June 2019 Kidspot
When Telarni Wilson and David Lehfeldt were expecting their first child, Mum endured a normal, healthy pregnancy. The usual morning sickness in the first trimester, and then smooth sailing until their son Wylder was born. But in an unfair turn of events, Wylder’s first 13 months of life have been filled with heartbreak and struggle. After a routine hearing test at the hospital, while Wylder was just days old, his mum and dad were told some news they weren’t expecting: their little boy was deaf. “Both David and I were very calm and taking in all the information being provided to us, which meant we didn’t have much time to react,” mum Telarni said. “The audiologist who did our testing at Queensland Children’s Hospital was quite surprised at how accepting we were of it. I don’t know if it was shock or just both of us trying to process what was being said.”
But it didn’t take long for reality to sink in and the worries of what might come for their baby boy began to make their way through. “Once we left the appointment, we were both silent driving in the car. I started crying. I didn’t really understand or ever think this was a possibility. We went to lunch and Dave called his dad to tell him what was going on. He walked away from the table and I just saw him crying on the phone. It just suddenly hit us both. We were both very confused. We didn’t know anyone who was deaf, especially profoundly deaf.”
When a parent is told their child is ill, they often blame themselves. Did I do something wrong? And for Telarni, it was no different. “I kept thinking back to my pregnancy, asking myself if I could have done something different to avoid this,” she admits. “Both of us have no history of hearing loss in our families, that we know of, besides old age.”
For Wylder, deafness had come from being deficient in a particular protein, which meant Mum and Dad got the answers they needed to get Wylder treated. “We were the lucky ones who were able to receive a cause to Wylder’s deafness, Connexin 26. This meant Wylder lacked an important protein that is needed to allow cells to communicate. As he didn’t have enough Connexin 26 protein, the potassium levels in his inner ear became too high and damaged,” his mum says.
“It was such a surreal thought that this perfect, brand new little baby couldn’t hear our voices telling him we loved him.”
While their first days following diagnosis were filled with confusion, uncertainty, fear, and plenty of sadness, Telarni and partner David were grateful help was readily available. “The system that is in place here in Queensland is one that is heavily geared towards getting children with hearing loss the best access to communication as quickly as possible,” says Telarni. Telarni and David came across a not-for-profit organisation called Hear and Say, which focuses on developing speech and listening skills for children with hearing loss. It was through their help that they were able to give Wylder the best chance in life – together with a cochlear implant.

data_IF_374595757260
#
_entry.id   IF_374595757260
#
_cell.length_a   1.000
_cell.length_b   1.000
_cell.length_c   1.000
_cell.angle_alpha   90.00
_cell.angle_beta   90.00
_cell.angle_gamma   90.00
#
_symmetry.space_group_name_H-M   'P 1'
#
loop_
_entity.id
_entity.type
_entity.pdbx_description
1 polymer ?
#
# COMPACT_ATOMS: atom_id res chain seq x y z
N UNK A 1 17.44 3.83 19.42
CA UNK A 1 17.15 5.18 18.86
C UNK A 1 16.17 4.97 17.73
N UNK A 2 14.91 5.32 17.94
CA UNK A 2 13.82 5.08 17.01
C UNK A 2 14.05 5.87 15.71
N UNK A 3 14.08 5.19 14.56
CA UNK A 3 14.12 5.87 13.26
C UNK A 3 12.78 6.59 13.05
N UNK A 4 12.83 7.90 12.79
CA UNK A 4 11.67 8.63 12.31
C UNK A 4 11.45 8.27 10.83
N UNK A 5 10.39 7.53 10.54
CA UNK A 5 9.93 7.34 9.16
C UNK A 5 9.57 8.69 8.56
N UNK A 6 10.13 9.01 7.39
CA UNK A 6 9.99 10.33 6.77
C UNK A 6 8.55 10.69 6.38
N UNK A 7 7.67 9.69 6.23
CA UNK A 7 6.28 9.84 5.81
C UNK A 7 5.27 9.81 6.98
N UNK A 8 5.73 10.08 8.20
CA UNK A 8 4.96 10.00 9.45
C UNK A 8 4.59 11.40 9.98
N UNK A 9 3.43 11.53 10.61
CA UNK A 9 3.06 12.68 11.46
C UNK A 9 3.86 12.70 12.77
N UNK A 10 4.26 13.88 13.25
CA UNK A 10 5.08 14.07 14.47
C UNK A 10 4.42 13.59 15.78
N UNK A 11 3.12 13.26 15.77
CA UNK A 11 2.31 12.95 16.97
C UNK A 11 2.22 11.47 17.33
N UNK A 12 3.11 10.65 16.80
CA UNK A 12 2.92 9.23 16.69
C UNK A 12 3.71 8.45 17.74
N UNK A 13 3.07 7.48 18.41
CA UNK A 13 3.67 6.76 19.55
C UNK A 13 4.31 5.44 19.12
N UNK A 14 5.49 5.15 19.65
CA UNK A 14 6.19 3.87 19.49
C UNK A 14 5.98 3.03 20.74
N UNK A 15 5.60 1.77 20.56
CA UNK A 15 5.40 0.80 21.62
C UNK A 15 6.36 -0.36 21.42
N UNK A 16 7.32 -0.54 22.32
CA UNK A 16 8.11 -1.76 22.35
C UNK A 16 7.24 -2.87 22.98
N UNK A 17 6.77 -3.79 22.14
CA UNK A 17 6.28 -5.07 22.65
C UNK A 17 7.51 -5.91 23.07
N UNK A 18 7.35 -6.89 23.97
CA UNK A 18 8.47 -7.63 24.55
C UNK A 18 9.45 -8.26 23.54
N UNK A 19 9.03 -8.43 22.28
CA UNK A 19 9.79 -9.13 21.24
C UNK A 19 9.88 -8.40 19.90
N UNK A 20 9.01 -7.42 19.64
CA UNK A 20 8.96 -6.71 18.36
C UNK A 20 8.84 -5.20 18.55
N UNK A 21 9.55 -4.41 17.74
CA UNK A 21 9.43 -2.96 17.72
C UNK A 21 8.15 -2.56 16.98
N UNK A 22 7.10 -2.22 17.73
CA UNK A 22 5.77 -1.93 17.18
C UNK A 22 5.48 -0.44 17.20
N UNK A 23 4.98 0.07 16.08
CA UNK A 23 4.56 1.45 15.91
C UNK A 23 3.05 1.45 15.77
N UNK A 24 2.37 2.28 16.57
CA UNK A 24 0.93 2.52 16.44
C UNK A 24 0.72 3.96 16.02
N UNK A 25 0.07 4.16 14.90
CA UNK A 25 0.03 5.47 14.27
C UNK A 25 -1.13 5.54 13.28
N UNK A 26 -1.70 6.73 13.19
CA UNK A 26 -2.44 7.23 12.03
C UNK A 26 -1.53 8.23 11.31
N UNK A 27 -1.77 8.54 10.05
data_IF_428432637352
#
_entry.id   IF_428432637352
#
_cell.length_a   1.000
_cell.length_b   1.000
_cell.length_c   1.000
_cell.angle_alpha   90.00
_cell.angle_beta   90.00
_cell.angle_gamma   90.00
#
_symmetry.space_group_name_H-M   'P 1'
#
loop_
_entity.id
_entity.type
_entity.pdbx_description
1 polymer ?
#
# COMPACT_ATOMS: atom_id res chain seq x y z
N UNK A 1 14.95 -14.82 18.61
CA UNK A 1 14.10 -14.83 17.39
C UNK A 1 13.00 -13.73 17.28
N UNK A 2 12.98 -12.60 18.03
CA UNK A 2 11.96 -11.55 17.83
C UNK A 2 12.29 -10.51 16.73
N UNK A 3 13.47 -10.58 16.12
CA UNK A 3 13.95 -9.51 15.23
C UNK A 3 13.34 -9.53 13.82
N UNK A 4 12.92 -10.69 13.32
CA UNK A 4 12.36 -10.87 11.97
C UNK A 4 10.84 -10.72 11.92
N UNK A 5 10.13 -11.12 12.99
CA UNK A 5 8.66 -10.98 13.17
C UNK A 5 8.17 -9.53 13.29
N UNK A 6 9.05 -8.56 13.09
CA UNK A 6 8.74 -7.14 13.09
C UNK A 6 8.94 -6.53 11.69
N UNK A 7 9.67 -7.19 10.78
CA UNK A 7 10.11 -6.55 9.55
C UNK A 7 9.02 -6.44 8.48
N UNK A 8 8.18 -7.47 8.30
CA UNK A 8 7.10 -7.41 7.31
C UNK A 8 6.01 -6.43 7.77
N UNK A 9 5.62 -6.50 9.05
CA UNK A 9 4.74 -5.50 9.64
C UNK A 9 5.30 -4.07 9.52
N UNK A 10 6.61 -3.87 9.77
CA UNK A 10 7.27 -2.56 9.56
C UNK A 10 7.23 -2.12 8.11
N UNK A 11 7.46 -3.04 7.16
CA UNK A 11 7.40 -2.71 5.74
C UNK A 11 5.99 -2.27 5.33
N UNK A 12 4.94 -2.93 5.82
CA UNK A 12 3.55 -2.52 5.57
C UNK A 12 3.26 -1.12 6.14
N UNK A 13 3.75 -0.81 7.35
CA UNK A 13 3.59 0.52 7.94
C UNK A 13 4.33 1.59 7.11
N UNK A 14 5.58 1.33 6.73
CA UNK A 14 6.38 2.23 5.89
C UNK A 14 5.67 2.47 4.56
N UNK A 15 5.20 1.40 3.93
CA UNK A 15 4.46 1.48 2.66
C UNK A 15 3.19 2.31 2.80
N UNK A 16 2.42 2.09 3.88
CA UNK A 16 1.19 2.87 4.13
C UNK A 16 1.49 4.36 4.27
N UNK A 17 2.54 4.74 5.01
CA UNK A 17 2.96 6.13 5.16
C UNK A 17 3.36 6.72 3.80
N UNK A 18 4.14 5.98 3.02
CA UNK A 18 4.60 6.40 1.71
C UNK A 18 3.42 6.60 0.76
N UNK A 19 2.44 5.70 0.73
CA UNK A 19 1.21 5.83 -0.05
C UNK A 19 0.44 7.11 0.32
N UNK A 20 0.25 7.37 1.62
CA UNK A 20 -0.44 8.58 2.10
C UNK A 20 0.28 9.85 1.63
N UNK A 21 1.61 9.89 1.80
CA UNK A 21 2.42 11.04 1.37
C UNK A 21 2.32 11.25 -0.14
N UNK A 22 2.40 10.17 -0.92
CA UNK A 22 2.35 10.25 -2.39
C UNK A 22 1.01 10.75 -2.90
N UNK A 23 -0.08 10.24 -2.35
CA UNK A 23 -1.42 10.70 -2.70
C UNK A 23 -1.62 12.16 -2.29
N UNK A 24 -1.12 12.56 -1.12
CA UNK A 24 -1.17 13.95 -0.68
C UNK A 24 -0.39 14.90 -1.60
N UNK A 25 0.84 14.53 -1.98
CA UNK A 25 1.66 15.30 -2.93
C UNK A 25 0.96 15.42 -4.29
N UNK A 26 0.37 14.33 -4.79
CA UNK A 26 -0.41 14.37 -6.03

At nine months old, Wylder was fitted with a bilateral cochlear implant and just 10-days later he heard for the first time. “He was so chill at the time they switched it on. You watch the YouTube videos of children hearing for the first time and you see this textbook reaction of amazement. Wylder wasn’t like that. He turned and grabbed his head like: ‘what was that’? Then went straight back to playing with the toys,” Telarni recalls. “There were moments when he was frightened by the sounds, but that faded quickly and he was just again, so chill."
Now witnessing their baby boy communicating and responding like any other child his age, Telarni and David admit they are also just as chill as Wylder at that moment. “Looking back, it was probably naive to have had an irrational fear as there are many ways to communicate. But Dave and I both had no experience in the deaf community and we were scared that Wylder wouldn’t be able to communicate effectively with everyone, or participate in the world we have always been a part of. Listening to the birds in trees, the sound of the fan, talking to family, singing … all the things that we take for granted now were all but guaranteed never to happen for our boy, unless we looked into technology and support that could help.”
Telarni and David hope by sharing their story about their precious boy, they will give hope to other families who might be experiencing the same sort of news they did when Wylder was just days old.
“Having your profoundly deaf child responding, listening, learning and talking is amazing. Every day we think about how lucky we are to have access to the Cochlear Implant technology and to a centre like Hear and Say. What is an absolute game changer is he can hear us tell him we love him - and the smile that comes off of that is priceless.”